Intermediate of DAC input lines 12 and 13 are DAC input lines 14-16, with the bit on line 16 being the least significant bit in the input character, i.e. the bit on line 24. Circuit 19 includes a plurality of EXCLUSIVE NOR gates 31-33, the output of each gate, respectively, being connected to a DAC input line. The number of EXCLUSIVE NOR gates in circuit 19 is thus equal to the number of DAC input lines minus two, one for the MSB line and the other for the LSB' line. In FIG. 2, three EXCLUSIVE NOR gates are shown, for a four bit character input. EXCLUSIVE NOR gates are conventional devices, designed to implement a particular boolean algebra function, and are commercially available.
Each EXCLUSIVE NOR gate has two inputs. One input for each gate is a direct connection to code input line 21, on which appears the most significant bit of the input character. The other input connection to the respective gates are the respective code input lines 22-24. Hence, the inputs to gate 31 are code input lines 21 and 22 and the output of gate 31 is connected to DAC input line 14. The inputs to gate 32 are code input lines 21 and 23 and the output of gate 32 is connected to DAC input line 15. The inputs to gate 33 are code input lines 21 and 24, and the output of gate 33 is connected to DAC input line 16.
The apparatus of the present invention also includes a resistance 35 which is connected between the conventional voltage reference input 37 and the output line 39 of MDAC 11. A resistor is used for a current output DAC, while an operational amplifier is used for a voltage output DAC. The value of resistance 35 must be sufficient in order to set the output of the DAC symmetrically about zero, and will hence vary from DAC to DAC. The value of the resistance to obtain symmetry in a particular case can typically be obtained from the manufacturer of the DAC.
The above described structure will directly process a sign magnitude coded input to produce an output which is symmetrical about zero, without any of the disadvantages of a sign switch on the output. FIG. 3 shows, for a small range of inputs, the operation of the apparatus of the present invention. The column at the far left is the sign magnitude coded input to the apparatus, i.e. the coded input at the position in FIG. 2 on the code input lines 21-24. The code in the next column, labeled Δ', is the code present on DAC input lines 12-16 which corresponds to the associated code in the first column. The Δ' code has one more bit, LSB', than the Δ code, since another line is added, as explained in detail above. The most significant bit in the Δ' code is identical to the most significant bit in the Δ code, while the least significant bit in the Δ' code is the inverse of the most significant bit in the Δ code. The bits in the intermediate places are determined by the action of the EXCLUSIVE NOR gates 31-33.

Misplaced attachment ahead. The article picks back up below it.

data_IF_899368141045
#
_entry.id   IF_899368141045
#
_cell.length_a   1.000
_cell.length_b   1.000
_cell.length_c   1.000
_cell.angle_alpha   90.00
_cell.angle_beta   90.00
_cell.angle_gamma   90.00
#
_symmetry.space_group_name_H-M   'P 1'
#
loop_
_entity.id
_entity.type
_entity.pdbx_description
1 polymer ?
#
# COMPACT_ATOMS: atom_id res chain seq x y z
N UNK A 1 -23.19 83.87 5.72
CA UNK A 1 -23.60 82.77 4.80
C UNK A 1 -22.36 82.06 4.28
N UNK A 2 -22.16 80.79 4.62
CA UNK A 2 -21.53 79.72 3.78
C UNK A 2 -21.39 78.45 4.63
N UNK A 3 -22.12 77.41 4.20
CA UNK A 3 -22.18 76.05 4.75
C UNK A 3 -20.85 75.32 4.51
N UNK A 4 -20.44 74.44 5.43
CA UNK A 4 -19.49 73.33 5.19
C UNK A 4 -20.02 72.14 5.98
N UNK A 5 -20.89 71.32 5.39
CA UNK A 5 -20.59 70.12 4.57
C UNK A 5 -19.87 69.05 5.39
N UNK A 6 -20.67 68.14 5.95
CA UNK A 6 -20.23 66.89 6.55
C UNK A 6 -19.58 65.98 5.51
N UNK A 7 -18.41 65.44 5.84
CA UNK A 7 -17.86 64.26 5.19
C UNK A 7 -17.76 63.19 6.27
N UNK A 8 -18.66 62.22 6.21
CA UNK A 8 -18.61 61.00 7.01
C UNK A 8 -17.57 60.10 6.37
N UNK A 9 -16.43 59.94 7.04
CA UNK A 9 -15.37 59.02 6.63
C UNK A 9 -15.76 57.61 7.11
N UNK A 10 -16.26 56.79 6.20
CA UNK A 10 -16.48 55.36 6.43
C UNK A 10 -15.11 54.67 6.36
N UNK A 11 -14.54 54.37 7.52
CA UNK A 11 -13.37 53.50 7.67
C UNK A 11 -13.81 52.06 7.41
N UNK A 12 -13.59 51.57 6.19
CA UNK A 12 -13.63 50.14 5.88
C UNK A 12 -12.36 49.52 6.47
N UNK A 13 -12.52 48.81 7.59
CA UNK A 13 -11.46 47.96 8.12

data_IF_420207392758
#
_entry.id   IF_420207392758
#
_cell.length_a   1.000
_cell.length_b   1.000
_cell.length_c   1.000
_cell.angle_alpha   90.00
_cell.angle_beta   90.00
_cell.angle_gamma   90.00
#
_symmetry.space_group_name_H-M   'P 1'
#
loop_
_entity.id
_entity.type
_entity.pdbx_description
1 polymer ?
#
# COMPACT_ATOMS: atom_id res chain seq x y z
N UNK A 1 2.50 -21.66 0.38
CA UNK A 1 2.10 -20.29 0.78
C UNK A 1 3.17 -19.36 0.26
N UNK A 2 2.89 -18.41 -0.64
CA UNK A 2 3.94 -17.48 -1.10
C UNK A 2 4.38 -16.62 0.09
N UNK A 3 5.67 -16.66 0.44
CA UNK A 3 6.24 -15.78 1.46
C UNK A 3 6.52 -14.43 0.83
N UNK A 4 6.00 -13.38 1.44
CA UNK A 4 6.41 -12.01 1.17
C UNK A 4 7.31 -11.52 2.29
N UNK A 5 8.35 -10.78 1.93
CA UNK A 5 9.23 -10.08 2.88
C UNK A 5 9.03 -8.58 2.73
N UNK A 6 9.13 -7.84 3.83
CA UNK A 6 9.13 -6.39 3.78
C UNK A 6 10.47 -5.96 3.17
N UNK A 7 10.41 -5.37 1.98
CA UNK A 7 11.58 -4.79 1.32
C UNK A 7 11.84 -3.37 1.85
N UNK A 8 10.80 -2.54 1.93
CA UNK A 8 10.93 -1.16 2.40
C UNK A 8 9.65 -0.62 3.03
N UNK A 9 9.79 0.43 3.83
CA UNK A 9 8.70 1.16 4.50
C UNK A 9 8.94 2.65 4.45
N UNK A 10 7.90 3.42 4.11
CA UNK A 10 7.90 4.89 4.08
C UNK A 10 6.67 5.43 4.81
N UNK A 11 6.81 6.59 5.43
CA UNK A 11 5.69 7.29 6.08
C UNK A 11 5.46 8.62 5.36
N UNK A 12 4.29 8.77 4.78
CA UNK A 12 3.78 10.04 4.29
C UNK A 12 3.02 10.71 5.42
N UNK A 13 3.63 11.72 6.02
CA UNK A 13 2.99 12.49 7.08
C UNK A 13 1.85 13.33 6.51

The output of the DAC without resistance 35 is shown in the next column, while the last column shows the output of the DAC with resistance 35, which has the effect of centering the output of the DAC about zero.
FIG. 4 shows the embodiment of the apparatus of the present invention which is capable of processing a one's complement coded input. MDAC, or DAC, 51 is conventional, except for the additional line 53 which forms a new least significant bit, referred to as LSB', just like the MDAC of FIG. 2. MDAC 51 in the embodiment shown responds to positive logic. This line is connected internally of MDAC 51 in similar fashion as the LSB line 58. The other DAC input lines, beginning with the most significant bit place, are labeled as lines 54-58 in FIG. 4.
Code input lines 71-75 are provided to carry the one's complement coded input, referred to as Δ, into circuit 60, which converts that code to a new code, referred to as Δ', which appears on the DAC input lines 53-58.